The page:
Sir William Trumball has told me a story, which he heard from one that was present; King Charles I. being with some of his court during his troubles, a discourse arose what sort of dogs deserved pre-eminence, and it being on all hands agreed to belong either to the spaniel or grey-hound, the king gave his opinion of the part of the grey-hound, because (he said) it has all the good-Diture of the other without the fawning. A good piece of satire upon his courtiers, with which I will conclude my discourse of dogs.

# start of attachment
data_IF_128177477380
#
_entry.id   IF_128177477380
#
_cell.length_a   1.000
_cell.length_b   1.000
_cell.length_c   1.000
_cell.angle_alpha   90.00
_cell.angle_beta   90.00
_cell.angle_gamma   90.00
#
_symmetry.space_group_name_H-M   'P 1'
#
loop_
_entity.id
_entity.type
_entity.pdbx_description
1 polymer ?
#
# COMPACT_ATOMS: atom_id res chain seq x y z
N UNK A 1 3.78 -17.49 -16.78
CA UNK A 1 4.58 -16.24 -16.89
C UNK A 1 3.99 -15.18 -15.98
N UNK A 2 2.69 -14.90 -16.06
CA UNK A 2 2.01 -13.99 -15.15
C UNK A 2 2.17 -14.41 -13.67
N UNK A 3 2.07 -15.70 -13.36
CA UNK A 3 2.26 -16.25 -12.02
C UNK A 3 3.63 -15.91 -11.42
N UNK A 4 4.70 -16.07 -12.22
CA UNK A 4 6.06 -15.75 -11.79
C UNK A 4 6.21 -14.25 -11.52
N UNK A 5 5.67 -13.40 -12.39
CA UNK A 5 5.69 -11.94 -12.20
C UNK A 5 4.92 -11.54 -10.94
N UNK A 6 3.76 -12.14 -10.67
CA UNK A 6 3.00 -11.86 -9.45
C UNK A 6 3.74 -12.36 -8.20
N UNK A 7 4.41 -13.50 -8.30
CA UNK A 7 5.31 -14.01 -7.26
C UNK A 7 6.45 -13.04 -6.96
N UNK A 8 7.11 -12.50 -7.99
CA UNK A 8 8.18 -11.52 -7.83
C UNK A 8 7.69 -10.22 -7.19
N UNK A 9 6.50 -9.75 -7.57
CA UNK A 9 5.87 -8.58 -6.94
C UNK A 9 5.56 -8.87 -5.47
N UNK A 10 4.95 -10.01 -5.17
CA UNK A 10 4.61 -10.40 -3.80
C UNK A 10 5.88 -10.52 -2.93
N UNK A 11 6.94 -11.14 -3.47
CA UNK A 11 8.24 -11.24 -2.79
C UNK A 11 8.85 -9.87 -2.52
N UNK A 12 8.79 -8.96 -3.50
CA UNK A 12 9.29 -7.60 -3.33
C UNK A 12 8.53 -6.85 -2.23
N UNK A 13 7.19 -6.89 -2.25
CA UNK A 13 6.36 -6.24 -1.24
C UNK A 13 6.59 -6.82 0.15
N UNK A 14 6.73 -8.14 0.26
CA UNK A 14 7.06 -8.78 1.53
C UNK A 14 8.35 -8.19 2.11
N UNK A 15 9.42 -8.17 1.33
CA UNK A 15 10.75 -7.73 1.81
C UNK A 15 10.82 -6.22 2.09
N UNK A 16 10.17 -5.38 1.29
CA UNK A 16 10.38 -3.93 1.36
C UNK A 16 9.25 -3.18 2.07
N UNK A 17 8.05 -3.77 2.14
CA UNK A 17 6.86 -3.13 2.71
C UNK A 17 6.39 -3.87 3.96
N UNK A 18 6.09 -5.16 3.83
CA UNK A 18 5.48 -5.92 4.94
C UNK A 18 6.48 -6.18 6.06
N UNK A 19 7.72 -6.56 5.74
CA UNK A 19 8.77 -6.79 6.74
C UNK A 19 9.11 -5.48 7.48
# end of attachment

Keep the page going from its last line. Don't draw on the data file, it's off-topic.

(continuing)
-- Alexander Pope (1688- 1744), from a 19th-century anthology called Elegant Extracts: or Useful and Entertaining Passages in Prose, Vicesimus Knox, ed. (London: 1824) p. 557.
- Washington, United States
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